Source: Africa Report
Many gave their analysis on why Eritrea opted to do so. Some said that Eritrean President Isaias Afwerki is ideologically anti-West. Others explained that it was because of the American sanctions, including the recent one, on Eritrea.
Some argued that Isaias is a dictator and chose to side with his fellow dictator, President Vladimir Putin. Others said that Isaias sought Russian patronage and political protection in the UN Security Council, vetoing potential measures against his regime.
None of these arguments are convincing.
Isaias has never been ideologically anti-West. His anti-West rhetoric is a mere tactic. On the other hand, he gains no significant political or financial support from Russia.
He is least vulnerable to external pressures. Isaias is rather threatened by internal dynamics.
Isaias doesn’t want to put himself under the influence of any power be it Russia, America, or China. He has to be able to stand alone in bad times or in the absence of political protection from veto powers.
When the UN Security Council imposed a brutal sanction on Eritrea in 2009, he sought no political protection from Russia or China as other regimes do. Almost all regimes such as Syria, Iran, and North Korea, which are hostile to America, seek protection from Russia or China so that these veto powers block multilateral actions in the UNSC.
He needs to perpetuate the hostility with the West to keep his totalitarian regime going. The regime is immune to sanctions so they can’t pose any significant impact.
When the UNSC imposed sanctions on Eritrea in 2009, many said that it was the beginning of the end of Isaias Afwerki. They expected the regime would immediately face a crisis and eventually fall.
Strenghtening his ‘tyranny’
Sanctions and hostilities have greatly helped Isaias to reinforce his tyranny on the people and the army.
Eritrea is not like other African countries that are very vulnerable to external pressures. It is internally very stable. The country is homogeneous with an overwhelming majority of the Tigrinya people. The people and societal institutions, due to centuries of wars and invasions, are equipped with resilience. Eritrea is at least food independent, whether from foreign markets or domestic production.
Devastating wars with external powers and recurrent conquests by outsiders always haunted the Eritrean people.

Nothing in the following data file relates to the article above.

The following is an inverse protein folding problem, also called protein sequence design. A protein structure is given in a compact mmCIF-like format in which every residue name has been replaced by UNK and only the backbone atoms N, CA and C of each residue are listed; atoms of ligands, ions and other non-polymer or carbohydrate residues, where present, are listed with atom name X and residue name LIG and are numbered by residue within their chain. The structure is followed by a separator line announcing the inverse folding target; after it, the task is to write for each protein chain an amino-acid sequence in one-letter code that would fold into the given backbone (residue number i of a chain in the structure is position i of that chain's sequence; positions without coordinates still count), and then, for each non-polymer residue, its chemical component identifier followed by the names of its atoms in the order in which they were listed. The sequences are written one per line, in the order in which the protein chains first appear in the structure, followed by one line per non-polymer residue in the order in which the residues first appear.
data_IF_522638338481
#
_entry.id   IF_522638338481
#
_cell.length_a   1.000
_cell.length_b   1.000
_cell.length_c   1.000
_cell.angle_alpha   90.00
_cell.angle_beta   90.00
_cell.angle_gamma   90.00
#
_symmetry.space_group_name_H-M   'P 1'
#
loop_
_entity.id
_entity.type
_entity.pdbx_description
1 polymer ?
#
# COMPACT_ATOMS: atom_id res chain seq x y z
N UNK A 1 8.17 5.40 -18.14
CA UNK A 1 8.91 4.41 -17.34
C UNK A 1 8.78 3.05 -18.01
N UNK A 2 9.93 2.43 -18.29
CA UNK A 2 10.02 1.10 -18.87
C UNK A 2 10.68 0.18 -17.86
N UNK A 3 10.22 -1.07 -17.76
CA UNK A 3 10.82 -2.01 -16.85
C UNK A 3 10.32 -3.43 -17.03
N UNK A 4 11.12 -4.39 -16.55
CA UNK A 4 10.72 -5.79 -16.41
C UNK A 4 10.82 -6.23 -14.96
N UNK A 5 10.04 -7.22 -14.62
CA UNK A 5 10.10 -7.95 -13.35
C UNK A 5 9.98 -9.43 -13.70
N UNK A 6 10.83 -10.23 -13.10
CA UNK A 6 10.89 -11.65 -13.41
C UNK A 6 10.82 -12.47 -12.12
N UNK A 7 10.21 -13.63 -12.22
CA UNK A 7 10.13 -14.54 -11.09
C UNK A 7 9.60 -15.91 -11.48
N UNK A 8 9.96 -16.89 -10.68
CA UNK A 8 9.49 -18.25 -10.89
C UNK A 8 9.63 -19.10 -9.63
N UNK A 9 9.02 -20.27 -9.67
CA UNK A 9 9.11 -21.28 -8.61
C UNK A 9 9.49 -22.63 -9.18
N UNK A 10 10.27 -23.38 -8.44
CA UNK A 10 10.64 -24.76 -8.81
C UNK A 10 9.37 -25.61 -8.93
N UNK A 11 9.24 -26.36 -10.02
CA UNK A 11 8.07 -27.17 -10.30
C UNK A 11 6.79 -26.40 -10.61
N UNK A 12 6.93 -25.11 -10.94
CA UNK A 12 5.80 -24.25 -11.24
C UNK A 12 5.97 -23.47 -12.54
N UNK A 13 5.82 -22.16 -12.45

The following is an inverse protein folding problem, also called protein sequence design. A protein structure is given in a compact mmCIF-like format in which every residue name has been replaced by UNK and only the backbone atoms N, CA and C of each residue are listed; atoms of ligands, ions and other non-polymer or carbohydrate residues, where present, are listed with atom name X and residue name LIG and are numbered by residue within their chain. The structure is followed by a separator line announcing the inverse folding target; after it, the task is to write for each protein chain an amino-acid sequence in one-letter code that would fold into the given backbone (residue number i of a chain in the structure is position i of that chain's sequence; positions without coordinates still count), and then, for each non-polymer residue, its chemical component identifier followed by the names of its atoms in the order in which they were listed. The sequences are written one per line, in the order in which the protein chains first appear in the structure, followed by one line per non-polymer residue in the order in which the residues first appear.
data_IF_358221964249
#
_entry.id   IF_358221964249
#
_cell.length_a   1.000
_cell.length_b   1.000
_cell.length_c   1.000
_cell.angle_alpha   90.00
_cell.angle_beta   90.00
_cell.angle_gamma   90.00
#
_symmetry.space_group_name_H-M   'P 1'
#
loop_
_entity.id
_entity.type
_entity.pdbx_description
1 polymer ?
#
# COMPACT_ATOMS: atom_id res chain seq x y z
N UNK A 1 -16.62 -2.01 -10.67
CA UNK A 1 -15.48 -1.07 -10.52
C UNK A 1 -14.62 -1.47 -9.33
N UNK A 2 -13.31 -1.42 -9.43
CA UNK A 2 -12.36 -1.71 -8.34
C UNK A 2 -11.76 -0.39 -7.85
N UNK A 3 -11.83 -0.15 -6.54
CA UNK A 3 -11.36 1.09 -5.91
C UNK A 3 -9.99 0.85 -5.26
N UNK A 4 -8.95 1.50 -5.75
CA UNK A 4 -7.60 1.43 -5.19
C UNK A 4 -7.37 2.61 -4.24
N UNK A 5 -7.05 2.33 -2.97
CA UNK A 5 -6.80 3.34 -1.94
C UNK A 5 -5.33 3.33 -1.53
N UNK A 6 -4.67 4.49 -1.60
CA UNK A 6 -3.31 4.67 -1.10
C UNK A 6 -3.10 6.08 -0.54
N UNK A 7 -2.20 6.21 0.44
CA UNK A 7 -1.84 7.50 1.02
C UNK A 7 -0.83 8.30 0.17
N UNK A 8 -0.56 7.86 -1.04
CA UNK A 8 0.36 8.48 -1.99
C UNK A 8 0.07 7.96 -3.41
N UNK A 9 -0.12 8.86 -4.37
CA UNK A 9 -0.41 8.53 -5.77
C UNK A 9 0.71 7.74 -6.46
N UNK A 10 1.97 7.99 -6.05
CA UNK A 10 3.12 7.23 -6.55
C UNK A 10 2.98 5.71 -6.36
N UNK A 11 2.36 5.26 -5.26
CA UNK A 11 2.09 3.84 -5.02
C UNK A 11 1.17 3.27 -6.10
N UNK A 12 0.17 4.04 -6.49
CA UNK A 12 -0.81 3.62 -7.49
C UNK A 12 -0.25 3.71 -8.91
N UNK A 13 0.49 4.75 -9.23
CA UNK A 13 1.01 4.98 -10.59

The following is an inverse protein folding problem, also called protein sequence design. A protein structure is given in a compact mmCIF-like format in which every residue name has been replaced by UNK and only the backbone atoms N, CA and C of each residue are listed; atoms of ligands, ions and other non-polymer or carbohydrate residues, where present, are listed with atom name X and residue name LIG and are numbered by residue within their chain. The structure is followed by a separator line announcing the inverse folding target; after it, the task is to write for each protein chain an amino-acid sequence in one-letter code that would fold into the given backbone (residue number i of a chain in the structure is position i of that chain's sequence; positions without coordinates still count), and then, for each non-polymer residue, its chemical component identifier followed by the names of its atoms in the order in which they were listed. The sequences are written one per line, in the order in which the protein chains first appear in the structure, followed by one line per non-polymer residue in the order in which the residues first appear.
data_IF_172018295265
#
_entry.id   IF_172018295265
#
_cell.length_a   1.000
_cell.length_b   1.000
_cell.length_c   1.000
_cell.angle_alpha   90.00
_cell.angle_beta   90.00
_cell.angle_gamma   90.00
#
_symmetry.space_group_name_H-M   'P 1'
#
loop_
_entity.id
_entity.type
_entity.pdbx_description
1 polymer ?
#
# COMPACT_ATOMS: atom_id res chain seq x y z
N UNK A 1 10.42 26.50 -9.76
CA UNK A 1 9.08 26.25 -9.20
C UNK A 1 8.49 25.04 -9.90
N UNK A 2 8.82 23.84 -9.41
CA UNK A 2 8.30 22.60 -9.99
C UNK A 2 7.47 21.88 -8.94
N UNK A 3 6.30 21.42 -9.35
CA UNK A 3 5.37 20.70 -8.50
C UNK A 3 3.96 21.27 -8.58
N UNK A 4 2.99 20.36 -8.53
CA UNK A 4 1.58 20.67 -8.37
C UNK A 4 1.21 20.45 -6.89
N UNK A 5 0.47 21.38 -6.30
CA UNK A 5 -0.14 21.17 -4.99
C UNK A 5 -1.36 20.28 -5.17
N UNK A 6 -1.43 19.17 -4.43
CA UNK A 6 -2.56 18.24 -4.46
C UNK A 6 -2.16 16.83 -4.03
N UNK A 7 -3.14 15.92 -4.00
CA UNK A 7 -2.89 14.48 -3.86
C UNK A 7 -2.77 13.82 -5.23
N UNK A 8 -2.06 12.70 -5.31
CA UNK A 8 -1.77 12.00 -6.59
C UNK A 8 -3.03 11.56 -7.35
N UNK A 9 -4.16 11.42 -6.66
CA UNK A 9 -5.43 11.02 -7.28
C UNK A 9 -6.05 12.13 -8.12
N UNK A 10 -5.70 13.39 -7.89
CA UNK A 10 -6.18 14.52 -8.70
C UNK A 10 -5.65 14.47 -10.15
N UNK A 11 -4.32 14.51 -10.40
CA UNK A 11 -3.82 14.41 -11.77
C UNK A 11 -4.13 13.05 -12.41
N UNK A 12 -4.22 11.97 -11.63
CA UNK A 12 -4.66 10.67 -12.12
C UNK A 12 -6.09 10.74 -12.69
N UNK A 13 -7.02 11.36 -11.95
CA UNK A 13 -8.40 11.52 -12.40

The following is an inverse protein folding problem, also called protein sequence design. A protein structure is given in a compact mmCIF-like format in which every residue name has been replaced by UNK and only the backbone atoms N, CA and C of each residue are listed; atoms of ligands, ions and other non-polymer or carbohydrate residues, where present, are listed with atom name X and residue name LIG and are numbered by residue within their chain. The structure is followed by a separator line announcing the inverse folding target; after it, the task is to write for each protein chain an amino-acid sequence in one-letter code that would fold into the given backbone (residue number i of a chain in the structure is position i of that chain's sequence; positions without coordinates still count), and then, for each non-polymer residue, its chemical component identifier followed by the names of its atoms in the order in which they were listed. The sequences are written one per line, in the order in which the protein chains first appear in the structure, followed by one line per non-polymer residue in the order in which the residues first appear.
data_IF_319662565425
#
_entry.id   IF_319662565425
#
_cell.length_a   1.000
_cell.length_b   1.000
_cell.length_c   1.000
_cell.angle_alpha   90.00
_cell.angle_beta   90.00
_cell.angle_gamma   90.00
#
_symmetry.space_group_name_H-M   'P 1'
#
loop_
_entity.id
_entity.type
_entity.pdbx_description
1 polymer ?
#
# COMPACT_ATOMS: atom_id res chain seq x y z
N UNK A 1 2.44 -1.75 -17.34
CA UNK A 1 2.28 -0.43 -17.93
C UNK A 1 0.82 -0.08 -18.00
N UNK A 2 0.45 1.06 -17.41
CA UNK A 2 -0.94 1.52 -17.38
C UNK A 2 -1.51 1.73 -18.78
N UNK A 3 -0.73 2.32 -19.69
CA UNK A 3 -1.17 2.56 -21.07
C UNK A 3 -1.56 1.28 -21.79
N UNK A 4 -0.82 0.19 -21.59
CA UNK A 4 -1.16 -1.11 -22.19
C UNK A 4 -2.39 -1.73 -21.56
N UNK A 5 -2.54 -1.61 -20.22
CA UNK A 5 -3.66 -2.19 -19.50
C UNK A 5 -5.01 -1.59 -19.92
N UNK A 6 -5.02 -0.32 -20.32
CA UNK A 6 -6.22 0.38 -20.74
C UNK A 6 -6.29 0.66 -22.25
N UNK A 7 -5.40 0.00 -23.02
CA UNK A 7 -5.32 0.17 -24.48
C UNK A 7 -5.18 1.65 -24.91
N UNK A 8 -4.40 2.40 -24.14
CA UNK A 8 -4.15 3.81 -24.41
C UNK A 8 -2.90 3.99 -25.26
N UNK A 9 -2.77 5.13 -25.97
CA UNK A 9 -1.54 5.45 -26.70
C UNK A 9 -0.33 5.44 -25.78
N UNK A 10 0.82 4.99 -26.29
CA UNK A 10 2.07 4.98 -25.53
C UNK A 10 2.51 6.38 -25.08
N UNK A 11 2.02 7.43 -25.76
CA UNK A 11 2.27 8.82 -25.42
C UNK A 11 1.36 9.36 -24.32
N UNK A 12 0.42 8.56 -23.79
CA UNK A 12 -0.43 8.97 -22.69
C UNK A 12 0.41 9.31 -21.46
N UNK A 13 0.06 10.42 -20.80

Eritrea’s glorioius past
Eritrea is one of the ancient civilizations, although its current map was shaped by Italy. It was the hub of the Geez (aka Aksumite Empire) civilization that flourished along the western coast of the Red Sea. It survived redundant Islamic incursions.
The Geez civilization is the only surviving ancient civilization in the region. Adulis, an ancient city, 40 kilometres south of today’s port city Massawa, was one of the busiest trading centers of global trade through the Mediterranean and the Red Sea that had linked the Roman Empire and China 2000 years ago.
The UN decided that Eritrea be yoked in the name of federation with Ethiopia to best-serve American geostrategic interests in the Red Sea region, as John Foster Dulles said in a 1950 UNSC session.
The civilization began to decline due to the expansion of Islam. It was crippled and isolated from the outside world and besieged by emerging Islamic powers.
Its strategic location in the heart of the Red Sea has made Eritrea a target of a millennium of raids and conquests. Many powers including Ottoman Turkey, Egypt, Italy, Ethiopia, Mahdist Sudan, etc. invaded at different times.
Nation ‘divided into two’
During the era of the scramble for Africa, the Tigrinya nation was divided into two, Eritrea and Ethiopia. The Tigrinya ethnic group is the overwhelming majority in Eritrea and dominates every aspect of the country. They have no tribal or clan-linked institutions and have deep social trust. The Tigrinya people in Ethiopia, also known as Tigrayans, live in the Tigray regional state and makeup six percent of the country’s population.
Italy colonised Eritrea for over half a century (1882 to 1941 ) and it was one of the most industrialised colonies in Africa. Britain governed Eritrea for a decade after WWII.
Despite being a separate colony, Eritrea’s fate was decided by external forces at the cost of its sovereignty. The UN decided that Eritrea be yoked in the name of federation with Ethiopia to best-serve American geostrategic interests in the Red Sea region, as John Foster Dulles said in a 1950 UNSC session.